Why you should say no to getting a smart meter despite the rise in energy bills



Though these issues should not affect new smart meter users, they are indicative of the problems that have plagued the rollout.

These meters are being enrolled onto a national network to fix the problem, however nearly one in five smart meters is operating in ‘dumb’ mode. On top of this some in-home displays, which show a customer how much energy they are using, have ceased to work once the meters have been enrolled onto the network.

Energy firms were supposed to stop rolling out first-generation devices in March 2019. Despite this, energy firms installed 57,499 outdated meters in the six months to March 2021, according to auto-switching site Switchcraft.

Another issue is that many existing devices will need to be upgraded, after the Government and mobile phone providers announced plans to phase out the networks used by existing devices by 2033.

This will render many current meters obsolete, requiring upgrades by engineers.

The meters transmit data to a national network via “communications hubs”. In Wales and central and southern England, they use 2G and 3G mobile networks. The Government has confirmed these networks will be phased out.

You might miss out on the best energy deals

Traditionally, the best energy deals have not been available to smart meter users. Prior to the gas price crisis, only one in six deals were available for smart meter users. This is now less of an issue given the majority of households are on their supplier’s default tariff with prices protected by the price cap.

However, at some point energy firms will introduce smart meter tariffs that will cut household bills by varying electricity costs throughout the day.

“Time of use” tariffs drop the price of electricity when demand is low and increase the cost in times of high usage. However, currently only Octopus Energy offers this type of deal.

The policy on smart meters was first championed by former Labor leader Ed Miliband – and later by the Tories – as a way of reducing Britain’s energy use. They had been popular in Europe for this reason. However, some argue that there is no real evidence to back up the claim that the smart meter could revolutionize our energy habits.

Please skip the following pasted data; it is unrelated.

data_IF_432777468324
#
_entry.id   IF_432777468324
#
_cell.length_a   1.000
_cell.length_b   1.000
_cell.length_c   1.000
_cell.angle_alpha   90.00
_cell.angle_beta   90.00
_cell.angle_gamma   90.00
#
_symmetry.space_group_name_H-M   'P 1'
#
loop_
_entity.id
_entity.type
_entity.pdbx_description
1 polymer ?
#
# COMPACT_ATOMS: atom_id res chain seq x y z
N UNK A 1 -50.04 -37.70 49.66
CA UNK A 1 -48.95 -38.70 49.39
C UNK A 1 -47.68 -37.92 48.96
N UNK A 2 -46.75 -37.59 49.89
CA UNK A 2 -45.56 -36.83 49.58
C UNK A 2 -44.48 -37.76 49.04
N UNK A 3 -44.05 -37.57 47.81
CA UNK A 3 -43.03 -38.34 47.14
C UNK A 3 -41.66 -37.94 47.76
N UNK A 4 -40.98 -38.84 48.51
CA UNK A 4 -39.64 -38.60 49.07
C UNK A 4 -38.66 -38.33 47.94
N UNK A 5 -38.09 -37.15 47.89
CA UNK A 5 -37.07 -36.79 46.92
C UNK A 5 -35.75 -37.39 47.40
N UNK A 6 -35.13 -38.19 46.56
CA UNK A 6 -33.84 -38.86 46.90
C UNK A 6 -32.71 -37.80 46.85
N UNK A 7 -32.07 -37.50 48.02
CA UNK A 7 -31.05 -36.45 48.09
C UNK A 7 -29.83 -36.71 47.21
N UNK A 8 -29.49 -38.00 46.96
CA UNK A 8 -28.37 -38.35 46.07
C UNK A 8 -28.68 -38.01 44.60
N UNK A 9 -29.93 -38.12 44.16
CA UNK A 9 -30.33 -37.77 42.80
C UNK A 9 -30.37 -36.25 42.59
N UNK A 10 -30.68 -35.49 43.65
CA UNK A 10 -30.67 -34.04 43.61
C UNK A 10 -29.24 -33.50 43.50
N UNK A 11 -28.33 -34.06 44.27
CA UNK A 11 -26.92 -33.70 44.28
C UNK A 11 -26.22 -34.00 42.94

Others claim the cost of the rollout itself, which has suffered several setbacks, will deny any savings made as it is ultimately paid for by consumers.

The rollout was initially estimated to cost £11bn. At that cost, the rollout would have added £374 to every household’s energy bills, according to Simply Switch. However, the final bill is likely to be far higher than this figure. Everyone will pay for this – even those with traditional meters.

Data privacy concerns still weigh heavy

The chief concern of smart meter criticism, besides the cost, is the potential privacy concerns that come with a household’s data being transmitted to a supplier. Energy firms are adamant that only they can see your data and that information cannot be passed on to a third party without the customer’s explicit permission.

Such fears will worsen as households are asked to share their usage data every 30 minutes.

According to Opus Energy, a provider, not even the DCC, the network operator, can read a customer’s electricity data, as it is encrypted before it reaches them.

According to a Privacy Charter drawn up by the Energy UK trade body however, the supplier trade body, organizations that your supplier has contracts with may be given access to the information collected from your meter.

It also stated in some certain circumstances the police or other organisations, including industry bodies involved in preventing and detecting theft or fraud, could be given access to your data in accordance with data protection law.

Although smart meters send meter readings to your energy supplier, they do not store your name, address or bank details.


Smart meters: your questions answered

Will a smart meter save me money?

The number of British homes with a smart meter is rising and many more are receiving letters from energy providers offering the device. As the rollout continues, does it pay to install the controversial energy counter?

Smart meters have proven hugely controversial since the rollout began in 2012, with many households unsure of how safe and reliable they are. However, the Government-backed program has shown no signs of slowing down. Even households that have declined meters will be contacted again as energy firms attempt to hit installation targets.

The project has been hit by several high profile delays and setbacks, leading many to suggest smart meters may end up costing consumers more money than they save. Telegraph Money takes a look at how and if they could save you money.

How do smart meters work?

Smart meters come with a display device to track how much energy is being used more accurately. It sends readings automatically to suppliers, meaning customers are less likely to underpay or overpay for gas and electricity.


www.telegraph.co.uk

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George Holan

George Holan is chief editor at Plainsmen Post and has articles published in many notable publications in the last decade.

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